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Veteran Spotlight: Dr. Charles Parton

By Wayne SoaresSpecial to iBerkshires
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NEW MARLBOROUGH, Mass. — Dr. Charles Parton served his country in World War II as a 2nd class pharmacist's mate for nearly four years.
 
At 97 years of age, his memory is still sharp as a tack. He went to naval training in Newport, R.I., and remembered "being the last group to go through there. It was great. I learned all the usual stuff, including the difference between and boat and a ship."
 
Dr. Parton's first assignment would keep him in Newport at the U.S. Naval Hospital, where he was involved in special technician training related to electrocardiograms, or ECGs. 
 
"The head of Columbia Presbyterian would come once a week to work with me," he recalled. "Most patients we got were extensive burn victims ... The burned victims really got to me. We had one fella, burned real bad and every time you had to change his dressing you had to move him and the sheets would become all tangled and he'd be in excruciating pain.
 
"I developed a method where the sheets wouldn't get tangled and caused him less pain. I took it to the head nurse and she told me to just do my job and forget about it."
 
Then he laughed, "years later they made a patent out of it." 
 
His assignments also included missions on sea tugs, rescuing downed planes in the water.
 
What were the holidays like? "Never had time to think of them," he said. "We worked and they just came and went." 
 
He shared a couple of memories, including how tricky it had been to rescue an injured seaman by pulling him up with a wire. 
 
"Another time off the coast of Nantucket, we had a mission to locate a German submarine. We dropped a bunch of charges below, but couldn't find it," he remembered.
 
While based on the island of Helo in Hawaii, he shared the devastation of what a tidal wave can do. 
 
"I got up to get my coffee and go on duty for the day and the officer said, 'you better hang around, we got hit last night with a tidal wave.' It was kind of scary. It flooded most of the island and the carnage was awful," Parton said. "We pulled 22 bodies from all kinds of places."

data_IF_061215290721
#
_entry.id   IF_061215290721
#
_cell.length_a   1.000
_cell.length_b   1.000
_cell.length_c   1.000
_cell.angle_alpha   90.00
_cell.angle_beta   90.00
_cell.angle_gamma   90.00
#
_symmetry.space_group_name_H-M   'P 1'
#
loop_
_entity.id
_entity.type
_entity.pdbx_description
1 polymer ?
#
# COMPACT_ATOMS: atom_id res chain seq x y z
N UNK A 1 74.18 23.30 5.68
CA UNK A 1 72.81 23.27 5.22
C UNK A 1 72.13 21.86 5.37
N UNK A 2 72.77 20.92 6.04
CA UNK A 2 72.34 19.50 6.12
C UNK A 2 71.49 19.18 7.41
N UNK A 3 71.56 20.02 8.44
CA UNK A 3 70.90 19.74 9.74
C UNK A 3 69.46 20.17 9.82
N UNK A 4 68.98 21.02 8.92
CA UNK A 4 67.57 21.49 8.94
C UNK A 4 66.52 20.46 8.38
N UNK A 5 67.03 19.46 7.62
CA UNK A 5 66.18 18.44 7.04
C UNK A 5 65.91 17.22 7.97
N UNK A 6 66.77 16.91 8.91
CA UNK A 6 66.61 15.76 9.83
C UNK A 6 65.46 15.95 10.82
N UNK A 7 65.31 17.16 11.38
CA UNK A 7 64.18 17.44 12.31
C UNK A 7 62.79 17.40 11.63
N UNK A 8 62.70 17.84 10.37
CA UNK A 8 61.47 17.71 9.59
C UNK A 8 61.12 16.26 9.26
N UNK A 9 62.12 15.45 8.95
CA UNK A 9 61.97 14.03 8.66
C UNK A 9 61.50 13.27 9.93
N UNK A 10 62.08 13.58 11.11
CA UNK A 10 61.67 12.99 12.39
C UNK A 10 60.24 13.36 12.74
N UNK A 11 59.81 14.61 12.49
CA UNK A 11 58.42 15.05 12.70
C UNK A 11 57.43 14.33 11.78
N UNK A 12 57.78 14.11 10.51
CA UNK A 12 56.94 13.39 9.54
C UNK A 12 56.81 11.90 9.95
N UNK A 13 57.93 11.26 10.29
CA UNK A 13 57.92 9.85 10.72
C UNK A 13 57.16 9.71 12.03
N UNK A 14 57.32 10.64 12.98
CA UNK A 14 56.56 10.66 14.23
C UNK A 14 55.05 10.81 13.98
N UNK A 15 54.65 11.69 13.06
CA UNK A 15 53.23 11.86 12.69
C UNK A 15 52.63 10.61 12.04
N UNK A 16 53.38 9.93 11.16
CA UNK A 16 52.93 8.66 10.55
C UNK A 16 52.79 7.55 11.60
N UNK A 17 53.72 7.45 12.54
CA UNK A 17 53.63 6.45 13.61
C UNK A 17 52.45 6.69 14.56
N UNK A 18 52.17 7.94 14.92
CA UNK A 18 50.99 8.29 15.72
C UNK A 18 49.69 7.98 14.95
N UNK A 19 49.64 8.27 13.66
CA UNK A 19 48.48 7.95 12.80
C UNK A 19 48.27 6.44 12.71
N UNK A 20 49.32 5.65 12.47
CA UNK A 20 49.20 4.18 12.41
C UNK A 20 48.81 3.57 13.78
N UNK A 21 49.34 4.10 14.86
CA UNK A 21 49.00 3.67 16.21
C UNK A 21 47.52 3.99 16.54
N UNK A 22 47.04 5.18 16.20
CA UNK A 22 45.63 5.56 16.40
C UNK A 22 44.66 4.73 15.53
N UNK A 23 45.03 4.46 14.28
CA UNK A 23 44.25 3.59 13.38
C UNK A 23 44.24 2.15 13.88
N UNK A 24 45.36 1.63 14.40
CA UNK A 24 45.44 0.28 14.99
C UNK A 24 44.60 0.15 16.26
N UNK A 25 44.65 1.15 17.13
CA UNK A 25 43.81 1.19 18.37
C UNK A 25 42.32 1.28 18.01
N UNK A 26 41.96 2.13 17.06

What was his feeling when he found out the war was over? 
 
"There was an empty period of confusion ... we knew the first [atomic] bomb worked but we didn't know if the Japanese were going to surrender on all fronts," he said. "We were happy it was over — I was glad it was over. It felt good to be safe again."
 
Thoughts on service to his country? 
 
"I honestly didn't think about it as serving my country. The guys in Guadalcanal took a terrible beating, never forgot that. I wanted to go in and fight the Japanese," he said proudly. 
 
After the war, he studied to become a doctor and trained as a pediatric surgeon at several facilities including New York Hospital and the University of Virginia, graduating from Cornell Medical School. He and his wife, Teena, a Searles High graduate, lived in the eastern part of the state for many years before coming back to the Berkshires. 
 
Dr. Charles Parton, thank you for your service to our great country.
 
Wayne Soares is the host of the popular, new veterans cooking show, "The Mess Hall" and entertains our troops around the globe. He is also the host and producer of the Vietnam veterans documentary "Silent Dignity – The Chapter That Never Ends," which will hold its international premiere Saturday, Oct. 29, at Proprietors Lodge in Pittsfield.
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